31 Days to Scare ~ Jacob’s Ladder (1990)

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The Facts
:

Synopsis: The life of a traumatized Vietnam veteran begins to unravel as the line between reality and nightmarish visions becomes blurred

Stars: Tim Robbins, Elizabeth Peña, Danny Aiello, Matt Craven, Pruitt Taylor Vince, Jason Alexander, Patricia Kalember, Eriq La Salle, Ving Rhames

Director: Adrian Lyne

Rated: R

Running Length: 113 minutes

TMMM Score: (8/10)

Review: There are a few reasons why I do this special series 31 Days to Scare every year.  First and foremost is that it commits me to writing something every day and doesn’t give me an excuse to forget or procrastinate.  Another reason is that I’m primarily watching horror/suspense films throughout October so why not make it easier on myself and write about what’s totally fresh in my mind?  The third reason is that is gives me an opportunity to go back and revisit older films that I’d been wanting to review but hadn’t or saw long ago and didn’t remember.  I’ve found there’s a nice balance to doing that and during the year I’ll bookmark titles that I want to save for this month.

One of those selections that’s been in the hopper for a few cycles now is Jacob’s Ladder, a 1990 horror film from director Adrian Lyne.  I’d seen it only once, when it was first released on VHS and never again since but bits and pieces of it had stuck with me over the years.  I didn’t really recall the finer details of the plot so I figured I had enough distance to come at it with a decently unvarnished perspective.  Often listed on lists of the best scary movies from that era, viewing Jacob’s Ladder as an adult I can see why it’s more mature take on death, hell, and demons wouldn’t have spoken to me as an adolescent.  Now, the watch was harrowing.

Opening in 1971 Vietnam, we find Jacob Singer (Tim Robbins, Thanks for Sharing) and his platoon unaware of the danger waiting close by.  An enemy attack leads to a frenzy of action and carnage, leveling the unit in what we think is one thing but turns out to be another bleak nightmare from a future Jacob who has already returned safely from the war.  Obviously damaged by what he saw and experienced, he continues to have dreams of dying and these visions begin to manifest themselves in his daily life.  He sees tentacles and tails on friends and loved ones, a charge nurse has something growing out of the back of her head, he’s pursued by a faceless gang of terrors, but none of this is witnessed by anyone else.

His girlfriend Jezzie (Elizabeth Peña, Grandma) is concerned at first but eventually turns fearful for Jacob as his body begins to show the effects of his paranoia.  Still grieving the loss of his son from his first marriage, she tries to help him stave off those memories in the worst way possible and her tough love approach appears to the audience to be doing more harm than good.  When Jacob meets up with his army buddies and discovers they too have been having similar visions, they start to uncover a conspiracy tied to their time in the war that may explain what’s happening to them now.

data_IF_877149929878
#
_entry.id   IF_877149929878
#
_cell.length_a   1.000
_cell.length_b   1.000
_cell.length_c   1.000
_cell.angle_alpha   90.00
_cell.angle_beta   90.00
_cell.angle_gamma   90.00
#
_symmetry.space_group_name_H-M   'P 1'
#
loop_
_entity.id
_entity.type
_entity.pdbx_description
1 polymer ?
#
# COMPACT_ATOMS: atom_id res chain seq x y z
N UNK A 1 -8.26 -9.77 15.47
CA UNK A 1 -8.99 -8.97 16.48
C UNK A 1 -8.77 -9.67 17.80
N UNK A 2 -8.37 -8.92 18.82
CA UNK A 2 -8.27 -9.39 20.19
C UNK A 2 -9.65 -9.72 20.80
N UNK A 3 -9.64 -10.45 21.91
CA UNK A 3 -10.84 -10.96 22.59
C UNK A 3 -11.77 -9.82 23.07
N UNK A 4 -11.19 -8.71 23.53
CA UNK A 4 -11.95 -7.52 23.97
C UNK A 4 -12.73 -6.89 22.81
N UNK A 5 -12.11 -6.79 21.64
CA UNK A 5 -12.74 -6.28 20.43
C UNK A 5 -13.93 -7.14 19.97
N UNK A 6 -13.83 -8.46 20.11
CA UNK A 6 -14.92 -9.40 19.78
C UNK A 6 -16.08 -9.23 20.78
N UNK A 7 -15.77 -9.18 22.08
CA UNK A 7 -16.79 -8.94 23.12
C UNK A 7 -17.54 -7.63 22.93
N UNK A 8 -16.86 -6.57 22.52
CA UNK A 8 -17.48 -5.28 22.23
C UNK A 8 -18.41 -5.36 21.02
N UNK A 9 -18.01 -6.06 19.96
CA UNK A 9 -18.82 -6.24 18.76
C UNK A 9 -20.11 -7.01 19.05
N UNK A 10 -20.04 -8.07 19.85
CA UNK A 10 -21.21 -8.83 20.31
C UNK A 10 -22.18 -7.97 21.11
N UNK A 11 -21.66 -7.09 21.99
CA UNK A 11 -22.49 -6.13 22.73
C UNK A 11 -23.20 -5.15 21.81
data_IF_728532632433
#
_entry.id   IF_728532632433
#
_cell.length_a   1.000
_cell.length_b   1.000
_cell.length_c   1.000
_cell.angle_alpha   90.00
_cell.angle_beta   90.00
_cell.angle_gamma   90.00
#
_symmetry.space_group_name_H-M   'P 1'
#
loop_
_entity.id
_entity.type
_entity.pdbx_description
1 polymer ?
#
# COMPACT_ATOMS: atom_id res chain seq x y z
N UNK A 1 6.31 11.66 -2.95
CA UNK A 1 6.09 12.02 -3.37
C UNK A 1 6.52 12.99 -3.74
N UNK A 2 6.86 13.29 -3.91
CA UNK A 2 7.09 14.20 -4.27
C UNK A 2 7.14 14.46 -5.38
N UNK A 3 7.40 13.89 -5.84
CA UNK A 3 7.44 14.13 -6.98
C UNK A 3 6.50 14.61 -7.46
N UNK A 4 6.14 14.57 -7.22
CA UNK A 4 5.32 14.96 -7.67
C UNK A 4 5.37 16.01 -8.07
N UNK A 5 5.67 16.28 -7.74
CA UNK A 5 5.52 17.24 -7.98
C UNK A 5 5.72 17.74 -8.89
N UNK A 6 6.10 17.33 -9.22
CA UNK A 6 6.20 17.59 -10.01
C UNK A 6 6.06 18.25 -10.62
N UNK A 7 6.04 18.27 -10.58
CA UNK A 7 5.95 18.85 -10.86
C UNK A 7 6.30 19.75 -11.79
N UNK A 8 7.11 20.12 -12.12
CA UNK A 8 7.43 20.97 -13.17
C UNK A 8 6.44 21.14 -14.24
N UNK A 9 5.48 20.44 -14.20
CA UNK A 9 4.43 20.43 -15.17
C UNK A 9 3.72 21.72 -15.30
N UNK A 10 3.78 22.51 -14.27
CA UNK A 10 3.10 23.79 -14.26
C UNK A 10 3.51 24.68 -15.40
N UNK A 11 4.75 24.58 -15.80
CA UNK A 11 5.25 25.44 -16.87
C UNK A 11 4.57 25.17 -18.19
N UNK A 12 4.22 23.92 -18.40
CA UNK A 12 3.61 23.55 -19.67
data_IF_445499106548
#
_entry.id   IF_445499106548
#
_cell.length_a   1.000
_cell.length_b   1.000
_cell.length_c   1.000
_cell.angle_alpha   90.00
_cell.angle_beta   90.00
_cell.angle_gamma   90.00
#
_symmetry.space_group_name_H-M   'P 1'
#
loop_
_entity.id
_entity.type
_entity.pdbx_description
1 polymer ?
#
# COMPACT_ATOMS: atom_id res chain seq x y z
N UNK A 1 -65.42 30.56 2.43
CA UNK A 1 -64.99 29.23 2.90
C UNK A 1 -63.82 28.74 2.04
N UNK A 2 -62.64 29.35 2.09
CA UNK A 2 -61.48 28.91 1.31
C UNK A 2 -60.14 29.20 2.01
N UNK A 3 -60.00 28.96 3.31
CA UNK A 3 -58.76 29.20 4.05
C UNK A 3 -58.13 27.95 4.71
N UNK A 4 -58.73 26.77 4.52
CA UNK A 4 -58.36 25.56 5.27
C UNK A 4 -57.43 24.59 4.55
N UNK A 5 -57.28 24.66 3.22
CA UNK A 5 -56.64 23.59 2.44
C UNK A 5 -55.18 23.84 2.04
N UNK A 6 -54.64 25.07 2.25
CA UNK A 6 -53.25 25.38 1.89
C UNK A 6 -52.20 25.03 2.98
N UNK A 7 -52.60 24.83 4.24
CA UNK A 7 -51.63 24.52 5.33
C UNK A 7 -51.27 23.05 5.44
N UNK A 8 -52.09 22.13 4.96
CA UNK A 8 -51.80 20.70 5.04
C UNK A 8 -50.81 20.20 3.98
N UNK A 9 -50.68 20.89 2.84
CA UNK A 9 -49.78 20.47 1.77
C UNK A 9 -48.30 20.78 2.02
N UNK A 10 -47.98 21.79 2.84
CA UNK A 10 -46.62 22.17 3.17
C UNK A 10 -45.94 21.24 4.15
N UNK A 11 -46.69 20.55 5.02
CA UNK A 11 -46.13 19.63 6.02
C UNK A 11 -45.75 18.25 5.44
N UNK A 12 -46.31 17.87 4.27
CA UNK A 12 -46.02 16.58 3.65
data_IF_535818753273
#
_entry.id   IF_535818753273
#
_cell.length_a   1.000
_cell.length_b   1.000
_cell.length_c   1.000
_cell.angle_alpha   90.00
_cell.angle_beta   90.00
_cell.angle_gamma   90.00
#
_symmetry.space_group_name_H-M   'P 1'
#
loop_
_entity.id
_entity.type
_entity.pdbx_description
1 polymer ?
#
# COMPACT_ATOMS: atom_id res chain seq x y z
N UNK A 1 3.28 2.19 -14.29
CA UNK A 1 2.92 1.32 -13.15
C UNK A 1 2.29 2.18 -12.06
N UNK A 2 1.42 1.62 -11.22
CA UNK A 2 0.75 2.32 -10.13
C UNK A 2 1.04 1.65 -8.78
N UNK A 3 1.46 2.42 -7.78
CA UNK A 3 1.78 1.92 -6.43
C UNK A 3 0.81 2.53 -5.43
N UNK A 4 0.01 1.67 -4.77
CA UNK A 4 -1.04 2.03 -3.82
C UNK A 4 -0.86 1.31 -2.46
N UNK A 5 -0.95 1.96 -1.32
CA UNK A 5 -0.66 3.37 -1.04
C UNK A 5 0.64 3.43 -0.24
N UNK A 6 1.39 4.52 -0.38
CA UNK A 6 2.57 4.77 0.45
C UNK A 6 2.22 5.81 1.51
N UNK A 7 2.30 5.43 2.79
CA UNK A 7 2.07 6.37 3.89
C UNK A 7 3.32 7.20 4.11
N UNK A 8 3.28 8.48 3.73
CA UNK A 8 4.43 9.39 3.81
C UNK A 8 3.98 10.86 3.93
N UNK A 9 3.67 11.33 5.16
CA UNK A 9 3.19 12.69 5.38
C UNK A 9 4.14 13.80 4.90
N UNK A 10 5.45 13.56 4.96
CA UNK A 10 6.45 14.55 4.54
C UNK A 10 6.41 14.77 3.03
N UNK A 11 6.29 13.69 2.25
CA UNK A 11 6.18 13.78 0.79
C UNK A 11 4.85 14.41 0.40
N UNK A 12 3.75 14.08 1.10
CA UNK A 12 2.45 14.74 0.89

There’s more to Jacob’s Ladder than meets the eye at first glance.  I don’t want to say it has a twist because then you’ll be spending the movie looking out for the tables to turn.  Think of it more as a different way of viewing what you’ve just seen because it’s a really a key bit of information given to the audience at the very end.  You may have already arrived at that information on your own but even knowing the ending myself and watching for any clues, Lyne and screenwriter Bruce Joel Rubin (who would win an Oscar the same year for Ghost) do a remarkable job keeping their cards close while not cheating.

Known for directing his more adult films like Fatal Attraction, 9 ½ Weeks, and Flashdance, Lyne brings his same attention to detail and eye for making New York look ominous yet strangely attractive all at once.  The movie would be spooky under any director considering Rubin’s trippy script but Lyne does actually fill it with arresting imagery that creates some honest to goodness frights.  Not just your run of the mill jump scares but visuals of eyeless surgeons and bloody ghouls that will haunt you long after the movie has concluded.  On the flip side, when Lyne wants to change the mood he’s able to take us to a lighter place to comfort us by having cinematographer Jeffrey L. Kimball (Top Gun) soften some of the harsh gradients.

I’ve never made a firm decision on my feelings toward Robbins but this turns out to be a great role for him.  His lanky frame, glassy eyes, and sallow face speak to a man troubled by lingering memories from his past that have now come back to steal something more in the future.  It’s a rough road Lyne asks him to travel but Robbins is up for the race.  He’s well matched with the late Peña as his girlfriend that we aren’t sure if we fully trust or not.  Required to be more naked than I think is necessary (until I remember this is an Adrian Lyne film), the actress handles these and other spoiler-y scenes near the end with a cool professionalism.  Pour one out for Danny Aiello (Radio Days) as a kindly chiropractor and the rest of the platoon and large supporting cast filled with familiar faces.